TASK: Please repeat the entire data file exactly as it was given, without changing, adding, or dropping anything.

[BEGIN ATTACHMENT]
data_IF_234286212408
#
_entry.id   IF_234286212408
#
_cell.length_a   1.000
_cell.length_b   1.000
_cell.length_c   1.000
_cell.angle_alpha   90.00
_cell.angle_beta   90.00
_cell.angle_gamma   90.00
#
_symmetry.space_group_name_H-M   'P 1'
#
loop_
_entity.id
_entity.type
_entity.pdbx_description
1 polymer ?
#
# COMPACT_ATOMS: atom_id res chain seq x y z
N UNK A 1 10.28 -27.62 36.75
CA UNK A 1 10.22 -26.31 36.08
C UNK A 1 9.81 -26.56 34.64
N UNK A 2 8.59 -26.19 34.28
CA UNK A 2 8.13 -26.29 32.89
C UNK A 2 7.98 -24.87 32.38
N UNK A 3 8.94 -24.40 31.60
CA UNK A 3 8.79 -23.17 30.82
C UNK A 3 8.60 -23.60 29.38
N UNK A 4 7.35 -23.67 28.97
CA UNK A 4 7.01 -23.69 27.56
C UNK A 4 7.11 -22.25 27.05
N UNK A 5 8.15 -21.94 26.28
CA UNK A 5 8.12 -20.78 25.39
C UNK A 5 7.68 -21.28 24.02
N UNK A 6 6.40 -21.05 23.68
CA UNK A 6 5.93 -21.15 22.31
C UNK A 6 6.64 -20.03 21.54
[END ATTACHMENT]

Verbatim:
data_IF_234286212408
#
_entry.id   IF_234286212408
#
_cell.length_a   1.000
_cell.length_b   1.000
_cell.length_c   1.000
_cell.angle_alpha   90.00
_cell.angle_beta   90.00
_cell.angle_gamma   90.00
#
_symmetry.space_group_name_H-M   'P 1'
#
loop_
_entity.id
_entity.type
_entity.pdbx_description
1 polymer ?
#
# COMPACT_ATOMS: atom_id res chain seq x y z
N UNK A 1 10.28 -27.62 36.75
CA UNK A 1 10.22 -26.31 36.08
C UNK A 1 9.81 -26.56 34.64
N UNK A 2 8.59 -26.19 34.28
CA UNK A 2 8.13 -26.29 32.89
C UNK A 2 7.98 -24.87 32.38
N UNK A 3 8.94 -24.40 31.60
CA UNK A 3 8.79 -23.17 30.82
C UNK A 3 8.60 -23.60 29.38
N UNK A 4 7.35 -23.67 28.97
CA UNK A 4 7.01 -23.69 27.56
C UNK A 4 7.11 -22.25 27.05
N UNK A 5 8.15 -21.94 26.28
CA UNK A 5 8.12 -20.78 25.39
C UNK A 5 7.68 -21.28 24.02
N UNK A 6 6.40 -21.05 23.68
CA UNK A 6 5.93 -21.15 22.31
C UNK A 6 6.64 -20.03 21.54